How Recent Changes to LinkedIn Groups Affect your College or University’s Alumni Groups
Date posted: November 19, 2015
LinkedIn groups are used extensively by colleges and universities to coordinate alumni communications, fundraising and other activities. To see just how broadly adopted they are used in higher ed check out the LinkedIn Groups directory and drill down to your favourite institution to see a detailed listing of all presently operating public Groups. Of course there are also many private Groups not listed here so consider the directory as the tip of the iceberg.
Recent changes made by LinkedIn to the rules of how Groups operate and are managed have raised serious debate in online communities about the utility of Groups. At its core, the debate centers on changes to administrator’s abilities to approve membership and to moderate posts before they go public. These are changes that are also critical to Alumni Group administrators.
To understand the rationale for these changes it’s important to consider LinkedIn’s business challenges. In the constantly evolving world of social media where the rule is grow or die, LinkedIn has working hard to maintain its growth and relevance. LinkedIn’s stated priorities here are to improve the quality of content and user experience. More practically, it seems likely they are also to increase usage and engagement by its members. Automatic membership into public Groups is one way to expand usage of Groups. They also believe that automatic posting of members’ posts (without any moderation) will increase engagement of Group members. The question remains whether these rather fundamental changes to how Groups work are acceptable to Group moderators.
So what exactly are these major changes and implications?
There are now two types of Groups – standard (previously called “open”) and private (previously called “unlisted”). All content is private. Reference to the standard Groups shows up in searches and the LinkedIn Group directory but the private groups don’t show up anywhere. Members of standard Groups can invite and approve their first-degree connections as new members to a Group.
Private Groups add new members by administrator invitation only. And here is the most controversial new element: all content gets posted immediately, but can be removed after the fact by the administrator.
These changes are built on three main assumptions:
- Private is better. Generally they know members will engage more actively if their content is privately contained within the Group.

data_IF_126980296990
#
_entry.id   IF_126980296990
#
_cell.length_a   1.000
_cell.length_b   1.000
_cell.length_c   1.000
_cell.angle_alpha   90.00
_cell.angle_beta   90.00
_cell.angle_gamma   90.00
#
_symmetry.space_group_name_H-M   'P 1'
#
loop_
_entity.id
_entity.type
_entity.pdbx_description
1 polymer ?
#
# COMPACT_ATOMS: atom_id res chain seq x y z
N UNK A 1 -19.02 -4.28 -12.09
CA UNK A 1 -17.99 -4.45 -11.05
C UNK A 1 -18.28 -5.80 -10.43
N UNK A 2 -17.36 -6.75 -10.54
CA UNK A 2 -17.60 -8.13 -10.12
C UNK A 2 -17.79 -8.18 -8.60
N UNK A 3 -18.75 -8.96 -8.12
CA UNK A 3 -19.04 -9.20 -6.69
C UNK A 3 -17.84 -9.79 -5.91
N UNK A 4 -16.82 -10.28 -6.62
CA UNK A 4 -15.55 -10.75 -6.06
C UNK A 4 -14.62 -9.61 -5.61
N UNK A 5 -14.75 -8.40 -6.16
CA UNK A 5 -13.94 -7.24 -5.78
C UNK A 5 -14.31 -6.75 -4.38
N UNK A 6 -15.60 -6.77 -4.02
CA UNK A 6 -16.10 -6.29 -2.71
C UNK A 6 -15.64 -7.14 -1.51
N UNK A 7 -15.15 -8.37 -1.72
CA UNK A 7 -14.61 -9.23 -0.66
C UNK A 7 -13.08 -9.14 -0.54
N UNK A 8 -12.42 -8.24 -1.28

- Engagement of members will increase as a response to the immediacy of automatically published posts.
- Spam and self-promotion are bad. The promo tab has been removed and the ability to self-promote has been structurally limited by these changes. Spammy content will apparently be more actively filtered by the increased sensitivity of their content filters.
Content related changes include the new capability to add images to conversations as well as mentions of other members using an @membername reference.
How do these changes affect how you operate your Alumni Group?
- Loss of control over who joins your group (if it is maintained as a standard Group). Group managers will no longer be able to vet new members against their alumni database. Opening up of the Group to members’ first-degree connections and approvals will dilute the integrity of your alumni Group “segment” and their interests.
- Complete loss of public visibility of your Group if it is a private Group. Of course this is the flip side of the first point but even private Groups need a bit of public branding to assert their value to their membership.
- The admin of your alumni Group will need to take more time and care monitoring conversations on the Group. Disruptive or offensive content can easily get published on the Group and it will stay there until your admin gets to it, and removes it. The option of putting all posts from a specific individual into a moderation queue may be available but this assumes pre-knowledge of problematic members.
- If you previously had sub-groups set up, i.e. for local or state-level alumni chapters, they have now been automatically elevated to full Groups. If this has happened to your institution, you will need to determine how to reintegrate these individuals from your sub-groups back into your main Group.
The impact of these changes on higher ed Alumni Groups will take time to be fully understood. New normals for membership rates, quality of content, engagement levels and the required time on task by your Group admins will define themselves in the coming months. There is also a lot of discord about these changes right now, and it is not unreasonable to suggest that given pressures by major corporate brands who rely heavily on LinkedIn Groups, that some of these conditions might change. We’ll have to wait and see if it all sticks, but in the meantime you’ll need to pay more attention to your Groups to weather the transition and well see where all of this takes us.
What are your reactions to these new operating conditions for LinkedIn Alumni Groups? How will they change how you use Groups in your alumni relations?